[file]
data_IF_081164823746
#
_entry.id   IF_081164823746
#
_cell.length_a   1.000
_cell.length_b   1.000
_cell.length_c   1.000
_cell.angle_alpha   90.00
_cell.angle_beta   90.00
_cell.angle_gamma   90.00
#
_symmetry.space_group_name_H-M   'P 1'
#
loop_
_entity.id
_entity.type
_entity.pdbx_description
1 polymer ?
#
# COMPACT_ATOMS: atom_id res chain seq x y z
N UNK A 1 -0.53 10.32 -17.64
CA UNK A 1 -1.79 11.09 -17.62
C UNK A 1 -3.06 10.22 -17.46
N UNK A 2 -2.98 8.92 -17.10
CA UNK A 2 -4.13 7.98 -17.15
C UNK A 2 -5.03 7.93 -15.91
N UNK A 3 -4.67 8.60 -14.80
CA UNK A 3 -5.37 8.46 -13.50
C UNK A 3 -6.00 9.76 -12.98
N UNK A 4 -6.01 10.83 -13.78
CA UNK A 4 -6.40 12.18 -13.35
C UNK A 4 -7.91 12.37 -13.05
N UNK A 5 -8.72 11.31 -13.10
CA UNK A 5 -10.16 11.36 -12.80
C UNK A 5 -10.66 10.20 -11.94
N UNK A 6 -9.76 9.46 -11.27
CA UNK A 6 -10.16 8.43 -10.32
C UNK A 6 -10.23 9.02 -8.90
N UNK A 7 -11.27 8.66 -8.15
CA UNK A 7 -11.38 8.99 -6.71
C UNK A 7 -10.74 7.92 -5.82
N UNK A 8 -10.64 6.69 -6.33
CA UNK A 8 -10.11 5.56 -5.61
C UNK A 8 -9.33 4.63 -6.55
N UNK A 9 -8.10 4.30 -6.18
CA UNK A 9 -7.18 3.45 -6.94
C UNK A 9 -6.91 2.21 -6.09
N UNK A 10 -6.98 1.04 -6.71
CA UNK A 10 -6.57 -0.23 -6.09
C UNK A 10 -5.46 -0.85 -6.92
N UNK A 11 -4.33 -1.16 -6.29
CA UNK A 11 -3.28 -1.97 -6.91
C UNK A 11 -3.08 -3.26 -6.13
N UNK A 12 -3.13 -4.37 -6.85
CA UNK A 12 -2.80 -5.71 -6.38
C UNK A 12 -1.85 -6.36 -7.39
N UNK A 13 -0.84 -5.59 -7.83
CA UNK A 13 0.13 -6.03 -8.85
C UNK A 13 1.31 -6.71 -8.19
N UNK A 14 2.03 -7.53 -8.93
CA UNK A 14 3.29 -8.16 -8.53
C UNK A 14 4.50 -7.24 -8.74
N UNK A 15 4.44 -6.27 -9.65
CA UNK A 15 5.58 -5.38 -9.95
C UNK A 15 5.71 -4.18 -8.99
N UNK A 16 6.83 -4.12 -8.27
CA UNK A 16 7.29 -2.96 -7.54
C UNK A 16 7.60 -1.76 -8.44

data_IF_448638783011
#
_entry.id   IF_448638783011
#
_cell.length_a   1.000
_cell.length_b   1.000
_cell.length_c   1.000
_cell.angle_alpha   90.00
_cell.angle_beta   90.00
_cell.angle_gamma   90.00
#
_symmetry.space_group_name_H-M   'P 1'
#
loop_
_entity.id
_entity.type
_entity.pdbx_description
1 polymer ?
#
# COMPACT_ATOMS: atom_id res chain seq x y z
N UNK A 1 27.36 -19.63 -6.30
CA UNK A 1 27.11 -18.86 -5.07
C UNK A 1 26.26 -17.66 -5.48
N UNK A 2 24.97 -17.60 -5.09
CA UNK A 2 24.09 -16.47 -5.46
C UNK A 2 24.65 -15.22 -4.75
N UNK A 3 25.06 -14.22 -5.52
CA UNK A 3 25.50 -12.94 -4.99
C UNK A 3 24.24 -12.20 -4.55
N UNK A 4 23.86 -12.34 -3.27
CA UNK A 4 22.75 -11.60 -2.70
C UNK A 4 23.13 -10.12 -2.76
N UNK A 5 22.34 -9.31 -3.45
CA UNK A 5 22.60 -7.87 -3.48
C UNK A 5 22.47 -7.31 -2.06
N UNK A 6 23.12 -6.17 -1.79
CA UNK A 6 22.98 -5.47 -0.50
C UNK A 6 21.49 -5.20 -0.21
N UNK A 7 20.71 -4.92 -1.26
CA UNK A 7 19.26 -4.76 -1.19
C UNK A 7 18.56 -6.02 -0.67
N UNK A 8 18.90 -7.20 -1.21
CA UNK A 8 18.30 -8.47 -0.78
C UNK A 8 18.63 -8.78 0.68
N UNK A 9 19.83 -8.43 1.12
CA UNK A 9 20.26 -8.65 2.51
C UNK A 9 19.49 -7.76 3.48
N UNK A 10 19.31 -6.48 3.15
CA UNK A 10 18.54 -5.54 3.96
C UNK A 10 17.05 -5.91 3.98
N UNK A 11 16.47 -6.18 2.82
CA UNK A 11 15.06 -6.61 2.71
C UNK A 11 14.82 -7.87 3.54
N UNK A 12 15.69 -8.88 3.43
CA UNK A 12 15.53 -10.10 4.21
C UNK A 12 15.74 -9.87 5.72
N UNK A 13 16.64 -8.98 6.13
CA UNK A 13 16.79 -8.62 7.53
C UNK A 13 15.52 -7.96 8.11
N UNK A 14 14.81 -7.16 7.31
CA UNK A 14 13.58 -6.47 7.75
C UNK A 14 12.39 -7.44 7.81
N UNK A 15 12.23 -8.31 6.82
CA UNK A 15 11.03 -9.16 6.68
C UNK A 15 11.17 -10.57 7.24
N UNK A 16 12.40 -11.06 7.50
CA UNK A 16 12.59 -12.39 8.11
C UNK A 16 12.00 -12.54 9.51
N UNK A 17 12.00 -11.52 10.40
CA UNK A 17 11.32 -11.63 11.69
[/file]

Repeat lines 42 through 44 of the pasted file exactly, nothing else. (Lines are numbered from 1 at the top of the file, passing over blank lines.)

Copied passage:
N UNK A 8 -10.64 6.69 -6.33
CA UNK A 8 -10.11 5.56 -5.61
C UNK A 8 -9.33 4.63 -6.55